Undaunted, he seeks a print newspaper career. “I am kind of old-school, and I read all of the local papers,” says the San Francisco native, who recalls growing up with the Chronicle as a family tradition. “I am hoping that the print system will still be viable,” he notes, “but I know the Web is the only way newspapers are going to survive.” An intern at The Providence (R.I.) Journal last summer, Woo contends he got the best training as a police/local events reporter there. “I still feel that newspapers have more of an influence,” he contends. “I think all of this has prepared me well to get up, make calls, and learn the structure that is required.”
Chris Sharron, Kent State University
Chris Sharron is among those college journalists seeking a less-traveled news road: editorial cartoonist. A sophomore at Kent State University majoring in art education, Sharron, 20, has been at the Daily Kent Stater for more than a year.
“I didn’t start to get involved in keeping up with the news until I began drawing for the paper,” he says. “I am not someone who feels very comfortable with writing, but I have always been drawn to visual.” Like his writing counterparts, Sharron also strives for a more digital approach, and plans to study animation this summer: “Ideally, I would be able to find a couple of different avenues and have a Web presence. The art form is what’s important to me.”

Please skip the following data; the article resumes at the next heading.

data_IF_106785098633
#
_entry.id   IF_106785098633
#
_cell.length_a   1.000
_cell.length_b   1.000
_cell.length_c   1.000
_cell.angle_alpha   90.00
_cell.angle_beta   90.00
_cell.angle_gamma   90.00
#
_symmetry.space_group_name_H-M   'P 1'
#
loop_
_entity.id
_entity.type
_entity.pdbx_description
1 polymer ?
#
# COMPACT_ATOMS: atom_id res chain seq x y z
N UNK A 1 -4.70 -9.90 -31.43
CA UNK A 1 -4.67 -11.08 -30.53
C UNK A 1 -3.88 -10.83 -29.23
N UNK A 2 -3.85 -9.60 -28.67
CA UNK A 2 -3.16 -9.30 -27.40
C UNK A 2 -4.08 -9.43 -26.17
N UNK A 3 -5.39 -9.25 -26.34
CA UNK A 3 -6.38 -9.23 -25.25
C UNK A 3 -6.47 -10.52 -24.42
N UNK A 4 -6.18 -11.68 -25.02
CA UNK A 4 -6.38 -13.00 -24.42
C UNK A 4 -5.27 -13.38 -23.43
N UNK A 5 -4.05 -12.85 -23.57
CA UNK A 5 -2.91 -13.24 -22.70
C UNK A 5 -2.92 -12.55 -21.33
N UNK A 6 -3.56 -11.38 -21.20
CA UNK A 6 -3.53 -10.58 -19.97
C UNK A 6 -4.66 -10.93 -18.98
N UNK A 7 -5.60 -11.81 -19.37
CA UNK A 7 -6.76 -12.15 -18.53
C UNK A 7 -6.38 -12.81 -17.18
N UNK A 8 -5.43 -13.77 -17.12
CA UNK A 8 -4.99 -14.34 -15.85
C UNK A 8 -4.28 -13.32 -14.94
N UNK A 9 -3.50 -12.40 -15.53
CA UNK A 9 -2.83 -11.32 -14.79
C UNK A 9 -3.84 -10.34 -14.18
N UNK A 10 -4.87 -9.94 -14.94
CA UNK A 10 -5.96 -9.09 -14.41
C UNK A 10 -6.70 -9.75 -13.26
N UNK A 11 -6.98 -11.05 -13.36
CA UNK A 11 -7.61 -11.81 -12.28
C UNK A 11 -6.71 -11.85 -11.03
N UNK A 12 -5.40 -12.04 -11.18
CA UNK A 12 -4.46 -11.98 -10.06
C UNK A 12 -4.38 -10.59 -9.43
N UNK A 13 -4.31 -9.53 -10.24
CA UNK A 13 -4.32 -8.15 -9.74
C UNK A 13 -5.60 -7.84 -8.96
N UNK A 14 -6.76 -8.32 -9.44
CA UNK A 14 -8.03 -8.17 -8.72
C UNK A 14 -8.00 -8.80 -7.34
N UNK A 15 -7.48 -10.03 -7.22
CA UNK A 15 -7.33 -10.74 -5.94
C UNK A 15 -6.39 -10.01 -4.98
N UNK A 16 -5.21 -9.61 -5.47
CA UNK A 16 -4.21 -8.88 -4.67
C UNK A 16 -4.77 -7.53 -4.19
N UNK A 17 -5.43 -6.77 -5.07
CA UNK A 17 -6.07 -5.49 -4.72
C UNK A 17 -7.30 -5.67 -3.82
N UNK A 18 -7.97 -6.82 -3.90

Although Sharron has been able to improve his artistic skills via the classroom, he says he’s learning the editorial side better at the paper: “Finding out reactions to [my work] and having a deadline help.”